IMF: global recovery remains weak

IMF chief Christine Lagarde warned that governments had failed to deal with longstanding issues.

The IMF warned that the global recovery is sluggish and still vulnerable to economic shocks. IMF chief Christine Lagarde said the recovery was mediocre because governments had failed to deal with longstanding issues.

According to the latest edition of its World Economic Outlook, oil-producing nations and some emerging economies will see weaker growth in 2015. The IMF forecasts global growth of 3.5% in 2015 and 3.8% in 2016 but expects Brazil, Russia and India to contract. China's growth forecasts were unchanged with growth slowing to 6.8%. UK forecasts were unchanged at 2.7%, while the eurozone should grow at 1.5%.

What the commentators said

China also gets "kid-glove treatment". Most City analysts think Beijing's figures, on which the IMF's are based, are "fiction" and that instead of a decline from 6.8% in 2015 to 6.3% in 2016, growth will halve. The IMF is unconcerned about Greece and China and "skates over" major concerns, like the huge hike in global borrowings. It should acknowledge these risks.

Indeed, its forecasts owe more to "the rose-tinted" forecasts of member states" than any serious analysis, said Jeremy Warner in The Daily Telegraph.It "dodges" all the issues the UK faces. Successive governments have failed to solve our problem of poor productivity.

In the UK output per man hour lags other developed nations "by a country mile", while overdependence on consumption fuels debt and makes our companies lazily over-reliant on domestic demand. At 5.6% of GDP, Britain's current-account deficit is "perilously close" to the level at which other European countries collapsed and its position is held together with "sticking plaster".

Britain's recovery "isn't as solid" as it looks, agreed Sheila Lawlor in The Wall Street Journal. Despite Tory boasts about the UK outperforming France, France's deficit is smaller while Germany paid its off this year.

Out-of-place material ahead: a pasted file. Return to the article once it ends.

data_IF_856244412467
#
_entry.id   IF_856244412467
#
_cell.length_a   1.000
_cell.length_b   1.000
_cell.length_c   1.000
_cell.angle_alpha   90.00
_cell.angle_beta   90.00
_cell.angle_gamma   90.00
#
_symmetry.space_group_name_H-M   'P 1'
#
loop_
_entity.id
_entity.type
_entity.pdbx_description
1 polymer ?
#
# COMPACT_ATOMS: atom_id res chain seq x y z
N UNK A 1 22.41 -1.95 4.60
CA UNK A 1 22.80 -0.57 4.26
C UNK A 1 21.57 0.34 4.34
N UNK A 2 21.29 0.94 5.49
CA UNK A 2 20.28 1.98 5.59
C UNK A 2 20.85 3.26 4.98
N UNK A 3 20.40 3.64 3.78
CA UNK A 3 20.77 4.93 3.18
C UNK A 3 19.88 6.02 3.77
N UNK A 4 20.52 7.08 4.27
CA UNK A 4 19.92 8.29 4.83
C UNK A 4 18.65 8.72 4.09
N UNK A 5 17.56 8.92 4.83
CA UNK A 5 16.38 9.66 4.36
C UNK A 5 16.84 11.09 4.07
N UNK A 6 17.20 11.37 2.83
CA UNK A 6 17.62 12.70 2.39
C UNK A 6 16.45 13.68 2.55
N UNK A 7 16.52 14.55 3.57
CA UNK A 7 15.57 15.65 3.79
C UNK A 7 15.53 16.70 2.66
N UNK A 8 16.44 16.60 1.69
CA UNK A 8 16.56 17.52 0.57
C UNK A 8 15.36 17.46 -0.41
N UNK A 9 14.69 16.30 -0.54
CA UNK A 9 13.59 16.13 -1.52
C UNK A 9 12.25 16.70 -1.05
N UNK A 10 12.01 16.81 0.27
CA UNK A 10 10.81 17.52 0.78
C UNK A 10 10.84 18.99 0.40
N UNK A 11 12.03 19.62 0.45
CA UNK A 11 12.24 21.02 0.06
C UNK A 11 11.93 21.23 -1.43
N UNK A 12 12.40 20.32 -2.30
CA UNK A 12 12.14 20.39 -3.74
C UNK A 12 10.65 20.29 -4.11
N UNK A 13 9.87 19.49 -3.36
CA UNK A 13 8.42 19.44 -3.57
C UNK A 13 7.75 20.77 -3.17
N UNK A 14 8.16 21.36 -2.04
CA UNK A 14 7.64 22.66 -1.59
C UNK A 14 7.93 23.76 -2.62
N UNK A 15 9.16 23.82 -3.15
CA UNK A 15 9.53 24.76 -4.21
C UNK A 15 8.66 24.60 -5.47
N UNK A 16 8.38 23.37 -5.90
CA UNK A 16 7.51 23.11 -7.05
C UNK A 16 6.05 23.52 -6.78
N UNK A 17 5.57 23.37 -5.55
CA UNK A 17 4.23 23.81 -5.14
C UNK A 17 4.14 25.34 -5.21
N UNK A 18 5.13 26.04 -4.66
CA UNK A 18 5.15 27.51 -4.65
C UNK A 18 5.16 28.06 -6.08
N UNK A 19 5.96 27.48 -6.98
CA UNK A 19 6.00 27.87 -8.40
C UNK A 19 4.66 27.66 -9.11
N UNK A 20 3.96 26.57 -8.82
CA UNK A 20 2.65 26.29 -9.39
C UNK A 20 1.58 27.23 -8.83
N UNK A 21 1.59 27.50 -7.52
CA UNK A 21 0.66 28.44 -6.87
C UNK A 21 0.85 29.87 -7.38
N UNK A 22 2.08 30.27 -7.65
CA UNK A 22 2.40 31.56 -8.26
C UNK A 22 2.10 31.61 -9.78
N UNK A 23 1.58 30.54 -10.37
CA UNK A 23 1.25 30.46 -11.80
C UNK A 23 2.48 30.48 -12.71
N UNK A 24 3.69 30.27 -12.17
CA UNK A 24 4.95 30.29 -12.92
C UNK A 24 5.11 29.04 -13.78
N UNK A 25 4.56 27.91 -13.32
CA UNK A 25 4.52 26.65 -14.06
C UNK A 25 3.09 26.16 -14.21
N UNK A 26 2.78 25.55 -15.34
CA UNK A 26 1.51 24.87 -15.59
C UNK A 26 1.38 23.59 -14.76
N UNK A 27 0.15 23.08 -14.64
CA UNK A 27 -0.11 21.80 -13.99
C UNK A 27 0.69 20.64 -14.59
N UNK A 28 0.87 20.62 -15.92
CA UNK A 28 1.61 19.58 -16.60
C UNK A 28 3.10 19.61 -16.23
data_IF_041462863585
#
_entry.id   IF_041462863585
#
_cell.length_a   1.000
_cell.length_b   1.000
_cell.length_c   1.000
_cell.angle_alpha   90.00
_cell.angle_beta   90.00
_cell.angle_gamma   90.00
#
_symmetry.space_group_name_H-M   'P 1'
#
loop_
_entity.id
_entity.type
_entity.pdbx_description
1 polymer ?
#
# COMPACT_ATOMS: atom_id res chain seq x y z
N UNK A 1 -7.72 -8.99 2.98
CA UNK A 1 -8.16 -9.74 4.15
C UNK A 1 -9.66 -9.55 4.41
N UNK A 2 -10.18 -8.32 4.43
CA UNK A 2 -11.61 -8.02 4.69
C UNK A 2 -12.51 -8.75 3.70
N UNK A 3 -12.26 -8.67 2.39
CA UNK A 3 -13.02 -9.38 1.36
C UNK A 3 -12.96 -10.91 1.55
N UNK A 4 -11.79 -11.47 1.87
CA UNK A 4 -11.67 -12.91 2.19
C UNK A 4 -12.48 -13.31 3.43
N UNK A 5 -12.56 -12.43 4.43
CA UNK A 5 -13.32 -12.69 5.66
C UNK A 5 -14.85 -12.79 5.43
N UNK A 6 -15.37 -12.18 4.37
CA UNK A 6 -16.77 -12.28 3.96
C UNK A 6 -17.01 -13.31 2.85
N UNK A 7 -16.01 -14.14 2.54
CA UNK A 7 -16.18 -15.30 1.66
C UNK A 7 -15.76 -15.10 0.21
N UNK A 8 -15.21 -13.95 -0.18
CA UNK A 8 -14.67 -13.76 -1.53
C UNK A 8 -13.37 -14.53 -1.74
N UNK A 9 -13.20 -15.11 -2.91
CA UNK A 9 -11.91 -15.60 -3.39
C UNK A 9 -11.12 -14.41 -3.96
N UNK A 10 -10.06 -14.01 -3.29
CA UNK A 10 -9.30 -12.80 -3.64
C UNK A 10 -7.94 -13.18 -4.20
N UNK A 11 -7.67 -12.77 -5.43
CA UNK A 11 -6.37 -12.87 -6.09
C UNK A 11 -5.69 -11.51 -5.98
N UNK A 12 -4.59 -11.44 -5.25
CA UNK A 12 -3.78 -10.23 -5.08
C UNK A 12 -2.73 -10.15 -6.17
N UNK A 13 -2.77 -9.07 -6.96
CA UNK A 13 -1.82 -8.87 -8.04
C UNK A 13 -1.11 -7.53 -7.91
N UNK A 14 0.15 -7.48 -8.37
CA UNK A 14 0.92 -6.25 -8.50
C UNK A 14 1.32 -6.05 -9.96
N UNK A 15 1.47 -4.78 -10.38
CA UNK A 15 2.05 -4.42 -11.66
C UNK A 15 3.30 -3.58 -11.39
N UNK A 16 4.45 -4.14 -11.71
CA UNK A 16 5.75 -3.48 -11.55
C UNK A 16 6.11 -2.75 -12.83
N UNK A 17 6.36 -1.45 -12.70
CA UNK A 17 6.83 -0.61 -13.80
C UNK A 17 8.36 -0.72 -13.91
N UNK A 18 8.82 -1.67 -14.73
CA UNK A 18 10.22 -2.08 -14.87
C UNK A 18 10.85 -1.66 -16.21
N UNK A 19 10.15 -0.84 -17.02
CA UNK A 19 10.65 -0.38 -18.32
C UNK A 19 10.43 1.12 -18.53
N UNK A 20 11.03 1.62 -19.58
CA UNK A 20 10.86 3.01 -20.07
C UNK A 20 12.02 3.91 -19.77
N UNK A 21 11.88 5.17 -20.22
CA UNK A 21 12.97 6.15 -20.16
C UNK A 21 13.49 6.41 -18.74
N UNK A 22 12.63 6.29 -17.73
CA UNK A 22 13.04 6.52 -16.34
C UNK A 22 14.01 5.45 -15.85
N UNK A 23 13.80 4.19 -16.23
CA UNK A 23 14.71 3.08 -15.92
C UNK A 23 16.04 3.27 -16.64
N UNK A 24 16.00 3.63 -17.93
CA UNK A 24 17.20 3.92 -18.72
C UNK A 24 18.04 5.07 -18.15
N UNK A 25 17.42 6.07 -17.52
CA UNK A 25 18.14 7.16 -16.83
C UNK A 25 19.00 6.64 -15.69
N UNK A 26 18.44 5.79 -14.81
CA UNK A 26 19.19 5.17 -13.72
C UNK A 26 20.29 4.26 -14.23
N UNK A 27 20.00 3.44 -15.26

What's more, productivity is far higher in France and Germany than in Britain. French workers produce 27% more than UK workers for each hour worked, while Germans produce 28% more and "even Spain does better".

The problem is that most of the new jobs created in the UK are "low-skilled and low-paying", with 20% requiring only primary-level education. But without far-reaching education reforms, our low-productivity economy is "here to stay".

Recommended

Inflation looks likely to take off this year – but there’s one key risk
Inflation

Inflation looks likely to take off this year – but there’s one key risk

With the world’s governments spending money hand over fist, inflation looks certain to take off at some point. But China could change all that. John S…
19 Jan 2021
Why we won’t see a house-price crash in 2021
House prices

Why we won’t see a house-price crash in 2021

Lockdown sent house prices berserk as cooped up home-workers fled for bigger properties in the country. And while they won’t rise quite as much this y…
18 Jan 2021
It's not just the UK – we're seeing pandemic housing booms across the globe
Property

It's not just the UK – we're seeing pandemic housing booms across the globe

Soaring house prices aren’t just a UK thing, they’re a worldwide phenomenon. And it’s no coincidence – the underlying cause is much the same. John Ste…
18 Jan 2021
A beginner’s guide to inflation – everything you need tko know
Inflation

A beginner’s guide to inflation – everything you need tko know

One of the most frequently mentioned topics in the news these days is inflation. But what exactly is inflation and how does it affect the economy and …
18 Jan 2021

Most Popular

Why we won’t see a house-price crash in 2021
House prices

Why we won’t see a house-price crash in 2021

Lockdown sent house prices berserk as cooped up home-workers fled for bigger properties in the country. And while they won’t rise quite as much this y…
18 Jan 2021
Prepare for the end of the epic bubble in US stocks
US stockmarkets

Prepare for the end of the epic bubble in US stocks

US stocks are as expensive as they’ve ever been. How can you prepare your portfolio for a bubble bursting?
18 Jan 2021
The best investment trusts to buy for 2021
Investment trusts

The best investment trusts to buy for 2021

Sectors ranging from emerging markets to student accommodation look poised to do well this year, says David Stevenson, as he picks the best investment…
19 Jan 2021